1. Pay the same amount in each pay period as you did in the non-Pay Period Leap Year. As discussed above, if you do nothing, employees will receive an effective increase of approximately 2% or 4% in Pay Period Leap Years. This is the simplest approach, and presents little legal or practical risk (who complains about getting more pay?). Paying 2% or 4% more in a year primarily impacts wage earners at the top of the income scale, since they may hit the withholding limit for Social Security earlier, and the extra pay may trigger additional Medicare tax withholdings. Paying additional salary may impact 401(k) or other retirement contributions, too. If you aren’t careful, you could exceed annual contribution limits, triggering either penalties for your employees or the need to issue refunds. Your existing payroll systems or accountants likely account for this, though. We would encourage you to notify employees of this decision for two reasons. First, you are providing employees with a pay increase, so take credit for it! Second, you need to remind employees that the pay increase is temporary and that their annual pay will go back to normal after the Pay Period Leap Year when they again have 52 (or 26) pay periods.
2. Divide the total salary by 53 (or 27) pay periods rather than 52 (or 26). This ensures that employees get the same compensation as in non-Pay Period Leap Years, but it also means employees would get slightly less per paycheck. Using our example above, a \$52,000 per year employee would get \$981.13 per week or \$1925.93 every two weeks. Other than the potential employee morale issues, lowering the weekly or bi-weekly salary amount could put lower-paid employees below the current \$455 salary threshold (sure to increase in 2015) and jeopardize their exempt status under the FLSA or state laws.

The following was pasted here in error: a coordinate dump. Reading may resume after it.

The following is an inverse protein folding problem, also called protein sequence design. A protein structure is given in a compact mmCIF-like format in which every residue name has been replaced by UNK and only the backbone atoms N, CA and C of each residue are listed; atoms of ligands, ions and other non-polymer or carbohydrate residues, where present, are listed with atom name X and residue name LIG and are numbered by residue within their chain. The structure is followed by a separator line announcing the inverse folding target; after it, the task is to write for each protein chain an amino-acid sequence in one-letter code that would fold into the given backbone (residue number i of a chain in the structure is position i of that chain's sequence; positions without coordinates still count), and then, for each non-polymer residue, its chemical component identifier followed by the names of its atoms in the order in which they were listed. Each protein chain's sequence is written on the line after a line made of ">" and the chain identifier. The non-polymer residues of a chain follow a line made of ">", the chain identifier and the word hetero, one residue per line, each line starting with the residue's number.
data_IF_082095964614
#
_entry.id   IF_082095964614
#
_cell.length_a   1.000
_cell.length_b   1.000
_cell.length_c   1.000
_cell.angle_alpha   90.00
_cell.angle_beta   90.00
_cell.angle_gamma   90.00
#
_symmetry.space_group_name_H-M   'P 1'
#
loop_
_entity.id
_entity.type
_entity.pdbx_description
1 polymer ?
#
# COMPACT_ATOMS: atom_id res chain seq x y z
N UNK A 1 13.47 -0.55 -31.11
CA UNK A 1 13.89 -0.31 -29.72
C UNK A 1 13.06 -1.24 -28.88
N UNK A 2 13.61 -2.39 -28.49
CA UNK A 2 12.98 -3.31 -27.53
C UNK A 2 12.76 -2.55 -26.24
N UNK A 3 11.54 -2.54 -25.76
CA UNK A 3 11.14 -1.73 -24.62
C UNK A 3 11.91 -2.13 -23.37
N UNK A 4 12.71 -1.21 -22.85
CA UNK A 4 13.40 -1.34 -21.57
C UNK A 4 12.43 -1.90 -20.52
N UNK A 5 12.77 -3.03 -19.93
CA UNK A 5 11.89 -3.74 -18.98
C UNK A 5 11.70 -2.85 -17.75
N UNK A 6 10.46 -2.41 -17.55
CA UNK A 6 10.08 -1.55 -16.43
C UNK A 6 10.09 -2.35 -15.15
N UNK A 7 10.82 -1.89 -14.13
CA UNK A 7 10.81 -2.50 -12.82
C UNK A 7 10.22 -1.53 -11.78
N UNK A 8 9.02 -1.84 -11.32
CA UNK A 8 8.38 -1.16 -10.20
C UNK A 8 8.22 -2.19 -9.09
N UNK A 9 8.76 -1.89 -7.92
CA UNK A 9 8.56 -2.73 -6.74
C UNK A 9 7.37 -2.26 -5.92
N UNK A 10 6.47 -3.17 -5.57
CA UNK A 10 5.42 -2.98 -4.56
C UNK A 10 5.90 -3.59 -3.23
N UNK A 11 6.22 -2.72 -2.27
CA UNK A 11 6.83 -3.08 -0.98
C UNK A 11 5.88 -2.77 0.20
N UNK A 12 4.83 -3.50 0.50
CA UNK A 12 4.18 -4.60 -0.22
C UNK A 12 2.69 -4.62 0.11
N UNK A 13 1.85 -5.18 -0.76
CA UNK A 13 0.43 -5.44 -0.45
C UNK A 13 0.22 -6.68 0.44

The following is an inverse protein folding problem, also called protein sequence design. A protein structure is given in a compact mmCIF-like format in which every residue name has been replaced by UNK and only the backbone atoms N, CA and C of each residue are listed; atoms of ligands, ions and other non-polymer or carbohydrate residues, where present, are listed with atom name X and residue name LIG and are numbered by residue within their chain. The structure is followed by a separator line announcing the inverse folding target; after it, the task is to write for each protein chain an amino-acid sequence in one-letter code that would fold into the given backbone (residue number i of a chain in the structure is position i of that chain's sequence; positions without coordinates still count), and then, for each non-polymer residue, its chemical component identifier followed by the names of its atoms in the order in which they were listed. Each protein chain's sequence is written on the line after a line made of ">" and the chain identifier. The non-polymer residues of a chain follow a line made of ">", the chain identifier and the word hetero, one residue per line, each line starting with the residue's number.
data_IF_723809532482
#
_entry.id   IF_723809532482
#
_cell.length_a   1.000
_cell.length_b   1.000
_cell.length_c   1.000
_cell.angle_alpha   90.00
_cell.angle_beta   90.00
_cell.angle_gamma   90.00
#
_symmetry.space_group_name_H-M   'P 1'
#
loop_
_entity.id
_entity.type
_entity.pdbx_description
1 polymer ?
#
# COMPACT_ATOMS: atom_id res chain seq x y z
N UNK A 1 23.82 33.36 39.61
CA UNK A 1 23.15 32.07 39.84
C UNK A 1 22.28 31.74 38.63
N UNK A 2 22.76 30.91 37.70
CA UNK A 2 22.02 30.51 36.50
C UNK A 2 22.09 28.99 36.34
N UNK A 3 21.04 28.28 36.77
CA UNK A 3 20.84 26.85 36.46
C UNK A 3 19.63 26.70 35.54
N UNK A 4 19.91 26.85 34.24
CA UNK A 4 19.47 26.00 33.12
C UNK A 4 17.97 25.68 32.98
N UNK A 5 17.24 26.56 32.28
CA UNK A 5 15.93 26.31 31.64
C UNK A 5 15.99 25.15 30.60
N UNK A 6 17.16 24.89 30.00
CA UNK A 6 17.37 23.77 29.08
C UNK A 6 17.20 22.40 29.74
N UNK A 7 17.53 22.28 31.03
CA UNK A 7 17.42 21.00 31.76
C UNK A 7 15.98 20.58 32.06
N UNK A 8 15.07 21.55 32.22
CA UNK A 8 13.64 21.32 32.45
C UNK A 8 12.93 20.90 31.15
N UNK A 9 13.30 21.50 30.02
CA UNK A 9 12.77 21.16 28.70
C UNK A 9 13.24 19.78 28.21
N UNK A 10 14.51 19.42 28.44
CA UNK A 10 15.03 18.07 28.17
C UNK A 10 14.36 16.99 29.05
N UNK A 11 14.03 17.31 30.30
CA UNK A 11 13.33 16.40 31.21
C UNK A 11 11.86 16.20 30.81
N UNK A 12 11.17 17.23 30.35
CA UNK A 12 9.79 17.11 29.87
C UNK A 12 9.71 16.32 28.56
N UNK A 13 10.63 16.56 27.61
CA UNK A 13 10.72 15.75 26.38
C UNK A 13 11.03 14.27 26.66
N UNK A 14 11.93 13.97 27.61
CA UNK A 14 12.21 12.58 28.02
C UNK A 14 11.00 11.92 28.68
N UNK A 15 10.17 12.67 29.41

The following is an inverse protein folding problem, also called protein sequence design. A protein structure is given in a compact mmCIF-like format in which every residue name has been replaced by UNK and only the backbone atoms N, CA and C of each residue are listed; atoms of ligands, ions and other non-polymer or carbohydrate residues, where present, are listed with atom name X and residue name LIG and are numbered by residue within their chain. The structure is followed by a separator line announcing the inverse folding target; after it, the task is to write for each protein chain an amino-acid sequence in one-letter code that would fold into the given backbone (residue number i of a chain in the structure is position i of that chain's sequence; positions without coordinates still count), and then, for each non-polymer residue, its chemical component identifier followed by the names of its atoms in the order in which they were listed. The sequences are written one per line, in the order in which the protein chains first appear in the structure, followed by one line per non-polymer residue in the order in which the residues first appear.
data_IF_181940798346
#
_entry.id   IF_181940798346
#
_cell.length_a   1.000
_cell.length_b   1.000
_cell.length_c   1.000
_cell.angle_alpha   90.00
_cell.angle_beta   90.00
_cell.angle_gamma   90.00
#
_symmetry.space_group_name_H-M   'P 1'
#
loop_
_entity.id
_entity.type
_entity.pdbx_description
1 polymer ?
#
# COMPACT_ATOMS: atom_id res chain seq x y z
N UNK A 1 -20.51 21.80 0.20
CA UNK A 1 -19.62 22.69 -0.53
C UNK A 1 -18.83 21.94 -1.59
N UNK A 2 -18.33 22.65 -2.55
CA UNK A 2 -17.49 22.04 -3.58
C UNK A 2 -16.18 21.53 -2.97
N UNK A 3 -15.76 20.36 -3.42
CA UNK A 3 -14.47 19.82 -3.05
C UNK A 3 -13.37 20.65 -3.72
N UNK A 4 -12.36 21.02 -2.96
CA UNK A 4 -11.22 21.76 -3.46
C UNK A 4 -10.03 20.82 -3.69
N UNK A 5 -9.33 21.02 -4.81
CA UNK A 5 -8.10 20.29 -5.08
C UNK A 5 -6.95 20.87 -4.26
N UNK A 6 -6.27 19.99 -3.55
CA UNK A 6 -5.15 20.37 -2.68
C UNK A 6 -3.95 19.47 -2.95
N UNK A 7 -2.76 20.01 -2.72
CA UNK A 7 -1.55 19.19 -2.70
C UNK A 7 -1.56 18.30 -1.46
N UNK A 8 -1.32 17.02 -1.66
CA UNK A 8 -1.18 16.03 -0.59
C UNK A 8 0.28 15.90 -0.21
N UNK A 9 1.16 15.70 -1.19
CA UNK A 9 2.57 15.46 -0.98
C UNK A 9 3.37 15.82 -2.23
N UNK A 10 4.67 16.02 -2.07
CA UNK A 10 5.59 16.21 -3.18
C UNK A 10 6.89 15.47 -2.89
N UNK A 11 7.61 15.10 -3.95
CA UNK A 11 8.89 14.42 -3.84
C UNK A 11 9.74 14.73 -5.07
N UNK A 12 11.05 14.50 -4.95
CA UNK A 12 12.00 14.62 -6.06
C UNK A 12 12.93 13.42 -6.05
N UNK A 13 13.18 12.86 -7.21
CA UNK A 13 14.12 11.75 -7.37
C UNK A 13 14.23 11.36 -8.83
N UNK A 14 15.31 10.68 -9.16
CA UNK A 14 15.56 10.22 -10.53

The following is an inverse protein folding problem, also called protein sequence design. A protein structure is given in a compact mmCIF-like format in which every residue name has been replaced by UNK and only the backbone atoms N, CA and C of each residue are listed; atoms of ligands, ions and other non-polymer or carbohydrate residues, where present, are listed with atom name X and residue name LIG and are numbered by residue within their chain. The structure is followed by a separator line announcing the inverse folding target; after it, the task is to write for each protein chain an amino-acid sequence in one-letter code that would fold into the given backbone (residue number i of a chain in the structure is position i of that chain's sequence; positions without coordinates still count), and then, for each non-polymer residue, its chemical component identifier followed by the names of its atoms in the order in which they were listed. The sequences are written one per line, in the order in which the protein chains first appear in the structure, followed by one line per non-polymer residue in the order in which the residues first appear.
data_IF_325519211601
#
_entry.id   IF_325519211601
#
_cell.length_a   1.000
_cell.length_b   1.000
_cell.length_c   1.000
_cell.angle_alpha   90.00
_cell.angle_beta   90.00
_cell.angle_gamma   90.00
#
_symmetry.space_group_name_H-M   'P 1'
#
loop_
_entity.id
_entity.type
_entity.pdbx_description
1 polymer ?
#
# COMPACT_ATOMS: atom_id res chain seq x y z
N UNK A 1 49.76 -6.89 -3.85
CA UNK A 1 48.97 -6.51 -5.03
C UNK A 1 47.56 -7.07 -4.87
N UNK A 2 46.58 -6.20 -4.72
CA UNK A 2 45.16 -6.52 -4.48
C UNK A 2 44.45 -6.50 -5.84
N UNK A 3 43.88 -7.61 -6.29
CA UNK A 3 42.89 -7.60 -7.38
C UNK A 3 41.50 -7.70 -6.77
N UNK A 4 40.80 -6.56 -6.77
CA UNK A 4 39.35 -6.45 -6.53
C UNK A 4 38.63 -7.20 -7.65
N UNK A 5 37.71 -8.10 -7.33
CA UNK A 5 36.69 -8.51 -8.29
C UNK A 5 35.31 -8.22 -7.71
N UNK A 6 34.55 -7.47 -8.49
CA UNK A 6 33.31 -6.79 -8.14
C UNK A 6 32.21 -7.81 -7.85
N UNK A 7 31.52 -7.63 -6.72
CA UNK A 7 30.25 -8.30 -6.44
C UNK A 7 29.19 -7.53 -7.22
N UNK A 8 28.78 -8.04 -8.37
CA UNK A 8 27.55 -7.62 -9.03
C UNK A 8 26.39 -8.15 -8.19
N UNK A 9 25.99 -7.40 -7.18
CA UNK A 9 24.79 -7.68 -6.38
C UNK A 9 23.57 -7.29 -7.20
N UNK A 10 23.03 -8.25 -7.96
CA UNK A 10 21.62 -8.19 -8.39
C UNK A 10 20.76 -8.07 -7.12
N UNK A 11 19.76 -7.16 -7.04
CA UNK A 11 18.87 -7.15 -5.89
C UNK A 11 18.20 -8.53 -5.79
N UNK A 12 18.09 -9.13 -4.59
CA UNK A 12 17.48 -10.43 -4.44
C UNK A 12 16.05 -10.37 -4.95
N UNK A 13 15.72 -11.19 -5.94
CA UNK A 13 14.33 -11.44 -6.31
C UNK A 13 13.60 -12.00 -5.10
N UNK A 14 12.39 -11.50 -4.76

3. Adjust only the last paycheck of the year. As with the second option, employees receive the same total pay for the year. However, this option only works for some salaried, exempt employees, since the reduction for salaried, non-exempt employees, among others, could result in violations of the FLSA’s minimum wage rules or state minimum wage and wage payment laws. This option is fraught with legal danger, and gives employees a nasty surprise at the end of the year, regardless of whether you advise them that this is the approach you plan to use.

Before you select an option, though, you must first examine your employees’ employment agreements, offer letters, or collective bargaining agreements. If those documents specify an annual salary only, then you have a choice to make. However, if those documents provide for a specific weekly or bi-weekly salary only, then you have no choice to make: you must select the first option, even though this means employees receive an extra paycheck because of the Pay Period Leap Year.

If next year is a Pay Period Leap Year, plan now for how to handle it and notify employees as soon as possible. Due to the various ways that bi-weekly paychecks in particular can be calculated, not every employer will face a Pay Period Leap Year next year. Some may experience it the following year, and some may have experienced it this year.